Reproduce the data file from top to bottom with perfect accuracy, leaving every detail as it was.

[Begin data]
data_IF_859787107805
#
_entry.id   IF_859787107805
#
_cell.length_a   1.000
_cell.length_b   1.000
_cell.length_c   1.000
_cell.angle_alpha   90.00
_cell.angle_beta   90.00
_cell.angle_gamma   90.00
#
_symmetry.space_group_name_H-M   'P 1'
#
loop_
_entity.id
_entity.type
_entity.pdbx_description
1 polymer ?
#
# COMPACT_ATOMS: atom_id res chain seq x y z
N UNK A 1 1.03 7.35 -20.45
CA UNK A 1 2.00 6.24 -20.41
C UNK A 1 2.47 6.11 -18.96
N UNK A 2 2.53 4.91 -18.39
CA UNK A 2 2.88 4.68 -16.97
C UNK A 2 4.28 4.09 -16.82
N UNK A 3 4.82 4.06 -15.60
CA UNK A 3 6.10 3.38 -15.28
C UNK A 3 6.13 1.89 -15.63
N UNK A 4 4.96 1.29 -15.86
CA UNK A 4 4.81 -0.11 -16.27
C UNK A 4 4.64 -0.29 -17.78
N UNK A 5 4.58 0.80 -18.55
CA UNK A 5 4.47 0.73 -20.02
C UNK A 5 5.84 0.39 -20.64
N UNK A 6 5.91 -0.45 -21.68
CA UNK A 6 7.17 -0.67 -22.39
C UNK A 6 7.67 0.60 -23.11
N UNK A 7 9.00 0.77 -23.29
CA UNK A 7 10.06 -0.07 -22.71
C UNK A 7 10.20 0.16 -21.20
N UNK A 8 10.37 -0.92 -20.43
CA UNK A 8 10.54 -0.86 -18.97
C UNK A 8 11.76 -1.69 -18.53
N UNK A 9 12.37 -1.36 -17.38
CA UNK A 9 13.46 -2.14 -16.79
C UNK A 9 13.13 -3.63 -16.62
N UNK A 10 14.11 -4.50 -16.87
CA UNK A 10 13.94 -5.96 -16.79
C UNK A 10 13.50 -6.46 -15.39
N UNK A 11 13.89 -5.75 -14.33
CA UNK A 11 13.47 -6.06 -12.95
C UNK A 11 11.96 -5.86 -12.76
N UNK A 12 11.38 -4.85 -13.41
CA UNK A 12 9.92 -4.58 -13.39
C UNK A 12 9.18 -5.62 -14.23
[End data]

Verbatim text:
data_IF_859787107805
#
_entry.id   IF_859787107805
#
_cell.length_a   1.000
_cell.length_b   1.000
_cell.length_c   1.000
_cell.angle_alpha   90.00
_cell.angle_beta   90.00
_cell.angle_gamma   90.00
#
_symmetry.space_group_name_H-M   'P 1'
#
loop_
_entity.id
_entity.type
_entity.pdbx_description
1 polymer ?
#
# COMPACT_ATOMS: atom_id res chain seq x y z
N UNK A 1 1.03 7.35 -20.45
CA UNK A 1 2.00 6.24 -20.41
C UNK A 1 2.47 6.11 -18.96
N UNK A 2 2.53 4.91 -18.39
CA UNK A 2 2.88 4.68 -16.97
C UNK A 2 4.28 4.09 -16.82
N UNK A 3 4.82 4.06 -15.60
CA UNK A 3 6.10 3.38 -15.28
C UNK A 3 6.13 1.89 -15.63
N UNK A 4 4.96 1.29 -15.86
CA UNK A 4 4.81 -0.11 -16.27
C UNK A 4 4.64 -0.29 -17.78
N UNK A 5 4.58 0.80 -18.55
CA UNK A 5 4.47 0.73 -20.02
C UNK A 5 5.84 0.39 -20.64
N UNK A 6 5.91 -0.45 -21.68
CA UNK A 6 7.17 -0.67 -22.39
C UNK A 6 7.67 0.60 -23.11
N UNK A 7 9.00 0.77 -23.29
CA UNK A 7 10.06 -0.07 -22.71
C UNK A 7 10.20 0.16 -21.20
N UNK A 8 10.37 -0.92 -20.43
CA UNK A 8 10.54 -0.86 -18.97
C UNK A 8 11.76 -1.69 -18.53
N UNK A 9 12.37 -1.36 -17.38
CA UNK A 9 13.46 -2.14 -16.79
C UNK A 9 13.13 -3.63 -16.62
N UNK A 10 14.11 -4.50 -16.87
CA UNK A 10 13.94 -5.96 -16.79
C UNK A 10 13.50 -6.46 -15.39
N UNK A 11 13.89 -5.75 -14.33
CA UNK A 11 13.47 -6.06 -12.95
C UNK A 11 11.96 -5.86 -12.76
N UNK A 12 11.38 -4.85 -13.41
CA UNK A 12 9.92 -4.58 -13.39
C UNK A 12 9.18 -5.62 -14.23